I agree: you can try to fast for Advent, (even when the Church you are in has no requirement whatsoever for it), but if you snap at your wife, children, inlaws, etc. more often than usual, your fast is a failure. Such was my experience this year...  Embarrassed I should just have fasted from anger instead.
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« Reply #9 on: December 26, 2012, 12:43:59 PM »

Could someone give specifics?  Cool

I'm not ignoring you on this one.  I just need time to gather my thoughts.  I battle with these words often. My experience with Orthodoxy over the past 18 years has left me less sure of a "visible" Church than when I was a Lutheran.  There really does not seem to be one (1) Orthodox Church as much as a loose conglomeration of a dozen or more religious organizations that banter the word "canonical" around like it actually means anything anymore.  I find this particularly true here in the United States, where some of the so called "Orthodox" Churches are more liberal than the more conservative Protestant denominations, and certainly more liberal than Old Catholics.  I wonder if some of the converts in these congregations would have been better served in their old Churches.  Even some of the traditional parishes have no life.  The Scriptures give many accounts of what will be asked and what will be expected on the final Judgment.  Fasting does not even come up.  Yet, the first question asked during confession, at least in my Church, is "did you fast".  How amazed I would be if the first question would be "did you perform any acts of charity this week", or "since we are in a penitential season, have you increased your study of Scripture and increased your alms".  White washed sepulchres, washing the outside of the cup rather than the inside, putting heavy burdens on men and doing nothing to help them carry them, and all that.  It really seems that we have become the new Jews.  Perhaps Christ is near to his second coming.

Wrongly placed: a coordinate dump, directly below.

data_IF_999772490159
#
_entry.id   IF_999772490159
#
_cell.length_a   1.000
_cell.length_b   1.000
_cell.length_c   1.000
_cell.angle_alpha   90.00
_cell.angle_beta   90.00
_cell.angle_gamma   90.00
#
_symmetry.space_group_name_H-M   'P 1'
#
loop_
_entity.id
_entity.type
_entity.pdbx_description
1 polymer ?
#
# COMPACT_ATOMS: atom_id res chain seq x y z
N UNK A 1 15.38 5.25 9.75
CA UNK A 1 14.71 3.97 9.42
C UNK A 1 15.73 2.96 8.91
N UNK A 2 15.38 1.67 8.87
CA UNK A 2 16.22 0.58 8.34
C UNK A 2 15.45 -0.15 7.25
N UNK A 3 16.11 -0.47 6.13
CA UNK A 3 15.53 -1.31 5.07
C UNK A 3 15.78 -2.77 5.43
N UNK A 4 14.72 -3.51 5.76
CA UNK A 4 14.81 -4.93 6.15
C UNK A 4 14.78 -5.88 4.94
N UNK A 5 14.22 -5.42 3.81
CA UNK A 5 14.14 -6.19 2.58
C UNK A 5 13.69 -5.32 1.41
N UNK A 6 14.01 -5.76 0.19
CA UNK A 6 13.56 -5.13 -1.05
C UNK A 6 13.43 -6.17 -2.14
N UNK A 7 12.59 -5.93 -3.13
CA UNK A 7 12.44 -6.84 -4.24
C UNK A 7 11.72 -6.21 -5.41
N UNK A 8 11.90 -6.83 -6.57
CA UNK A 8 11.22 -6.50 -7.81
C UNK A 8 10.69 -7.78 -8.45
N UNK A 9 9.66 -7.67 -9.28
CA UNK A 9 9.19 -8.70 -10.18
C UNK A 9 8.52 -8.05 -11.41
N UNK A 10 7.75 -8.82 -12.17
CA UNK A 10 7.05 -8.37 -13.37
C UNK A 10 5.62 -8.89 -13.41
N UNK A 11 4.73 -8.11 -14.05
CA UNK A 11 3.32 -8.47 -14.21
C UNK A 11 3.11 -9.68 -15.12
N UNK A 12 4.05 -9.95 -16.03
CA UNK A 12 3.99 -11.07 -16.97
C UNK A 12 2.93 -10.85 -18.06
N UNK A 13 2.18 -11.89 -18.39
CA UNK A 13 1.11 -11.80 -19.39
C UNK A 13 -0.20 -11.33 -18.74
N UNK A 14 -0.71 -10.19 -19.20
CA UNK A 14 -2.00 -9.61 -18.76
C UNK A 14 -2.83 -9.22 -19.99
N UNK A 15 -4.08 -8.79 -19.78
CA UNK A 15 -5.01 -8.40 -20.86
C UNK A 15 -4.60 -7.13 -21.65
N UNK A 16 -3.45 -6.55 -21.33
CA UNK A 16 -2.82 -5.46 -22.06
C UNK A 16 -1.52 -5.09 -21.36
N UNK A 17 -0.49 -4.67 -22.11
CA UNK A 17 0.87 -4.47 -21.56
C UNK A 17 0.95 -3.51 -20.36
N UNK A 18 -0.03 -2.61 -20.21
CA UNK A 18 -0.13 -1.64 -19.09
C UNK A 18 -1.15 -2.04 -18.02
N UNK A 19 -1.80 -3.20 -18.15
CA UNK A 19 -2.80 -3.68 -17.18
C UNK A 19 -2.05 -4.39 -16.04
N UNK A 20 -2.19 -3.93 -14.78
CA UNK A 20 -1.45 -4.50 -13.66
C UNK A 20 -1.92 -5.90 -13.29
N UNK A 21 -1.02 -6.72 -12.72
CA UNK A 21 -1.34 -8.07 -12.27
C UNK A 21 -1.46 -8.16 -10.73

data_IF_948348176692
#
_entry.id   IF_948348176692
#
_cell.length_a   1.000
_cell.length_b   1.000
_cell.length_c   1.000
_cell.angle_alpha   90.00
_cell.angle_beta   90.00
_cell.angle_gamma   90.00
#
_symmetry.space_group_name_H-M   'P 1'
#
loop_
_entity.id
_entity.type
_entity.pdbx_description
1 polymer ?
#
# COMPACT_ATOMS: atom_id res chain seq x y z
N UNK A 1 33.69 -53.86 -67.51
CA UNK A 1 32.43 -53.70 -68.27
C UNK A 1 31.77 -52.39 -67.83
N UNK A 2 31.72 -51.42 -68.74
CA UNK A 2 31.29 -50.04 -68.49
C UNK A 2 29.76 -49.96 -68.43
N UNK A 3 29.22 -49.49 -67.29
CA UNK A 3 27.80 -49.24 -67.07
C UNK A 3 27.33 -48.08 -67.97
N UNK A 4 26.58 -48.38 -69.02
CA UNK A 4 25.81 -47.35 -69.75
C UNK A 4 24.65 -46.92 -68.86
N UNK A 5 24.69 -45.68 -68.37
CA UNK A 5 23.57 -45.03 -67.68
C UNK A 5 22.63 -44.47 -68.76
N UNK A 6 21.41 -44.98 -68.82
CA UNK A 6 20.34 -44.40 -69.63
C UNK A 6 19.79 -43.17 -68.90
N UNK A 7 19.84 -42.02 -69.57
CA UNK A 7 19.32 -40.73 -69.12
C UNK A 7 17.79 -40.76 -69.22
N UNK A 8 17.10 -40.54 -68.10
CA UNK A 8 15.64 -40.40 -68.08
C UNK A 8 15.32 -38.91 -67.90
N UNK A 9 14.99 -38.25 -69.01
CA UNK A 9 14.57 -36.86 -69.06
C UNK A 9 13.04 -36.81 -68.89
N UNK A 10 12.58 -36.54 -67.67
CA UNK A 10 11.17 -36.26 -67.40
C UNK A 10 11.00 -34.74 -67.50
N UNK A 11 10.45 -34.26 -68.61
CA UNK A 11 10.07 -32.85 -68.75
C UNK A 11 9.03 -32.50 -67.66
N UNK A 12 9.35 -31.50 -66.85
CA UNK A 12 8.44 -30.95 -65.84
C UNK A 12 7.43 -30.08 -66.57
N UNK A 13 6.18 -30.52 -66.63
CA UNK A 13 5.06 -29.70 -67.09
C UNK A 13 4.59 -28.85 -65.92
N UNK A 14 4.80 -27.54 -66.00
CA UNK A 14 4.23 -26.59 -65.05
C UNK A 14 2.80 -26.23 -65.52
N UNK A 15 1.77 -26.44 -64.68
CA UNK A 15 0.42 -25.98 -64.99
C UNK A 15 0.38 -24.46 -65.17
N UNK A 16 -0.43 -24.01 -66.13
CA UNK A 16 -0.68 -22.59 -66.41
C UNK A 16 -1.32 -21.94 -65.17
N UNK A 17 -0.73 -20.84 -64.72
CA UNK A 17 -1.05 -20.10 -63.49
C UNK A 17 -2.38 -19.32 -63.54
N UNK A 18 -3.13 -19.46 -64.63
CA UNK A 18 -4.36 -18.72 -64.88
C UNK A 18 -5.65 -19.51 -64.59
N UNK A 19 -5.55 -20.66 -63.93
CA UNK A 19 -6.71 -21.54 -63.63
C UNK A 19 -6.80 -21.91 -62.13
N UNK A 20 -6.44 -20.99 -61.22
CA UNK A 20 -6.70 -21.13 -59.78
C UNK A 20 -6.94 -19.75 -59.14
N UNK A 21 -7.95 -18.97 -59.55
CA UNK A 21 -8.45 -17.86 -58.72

I agree: you can try to fast for Advent, (even when the Church you are in has no requirement whatsoever for it), but if you snap at your wife, children, inlaws, etc. more often than usual, your fast is a failure. Such was my experience this year...  Embarrassed I should just have fasted from anger instead.

Fasting is a departure form a bodily norm.  It certainly can have that effect on someone.  I have gotten better with it over the last year, but before I would get really testy during the fast because let's face it, vegetarianism is not part of our diet in most Western countries.  We are an industrialized society, not agrarian.  Meat and cheese is everywhere and on everything you can eat on a regular basis.  Just having to go through the extra effort of going somewhere with friends and having to hold everyone up because you have to go somewhere that caters to your odd diet.  It's stressful when the fast should be something that helps us spiritually.  When we get testy over it I think it defeats the purpose.

It would be nice if we could eat spam then give the extra money what would have gone towards buying shrimp to the poor.  Or, instead of going to a fancy place that caters to vegetarians we could just go to crackdonalds. 

To me, the fast is nothing more than an exercise in obedience to my priest, or at the very least it helps me with weight loss.  There is nothing spiritual about it to me.  I don't like linking God with stress and irritable bowels.
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« Reply #10 on: December 26, 2012, 03:02:25 PM »

Could someone summarize what we're complaining about in this thread? Bullet points would help me a lot. Thanks.
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« Reply #11 on: December 26, 2012, 03:07:29 PM »

Could someone summarize what we're complaining about in this thread? Bullet points would help me a lot. Thanks.

-Anything
-Everything
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« Reply #12 on: December 26, 2012, 03:24:58 PM »

Could someone summarize what we're complaining about in this thread? Bullet points would help me a lot. Thanks.

Making an observation is not necessarily complaining. 
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« Reply #13 on: December 26, 2012, 03:27:18 PM »

Could someone summarize what we're complaining about in this thread? Bullet points would help me a lot. Thanks.

Making an observation is not necessarily complaining. 

That's what I keep trying to tell people, but they don't believe me.
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« Reply #14 on: December 26, 2012, 04:08:37 PM »

Could someone give specifics?  Cool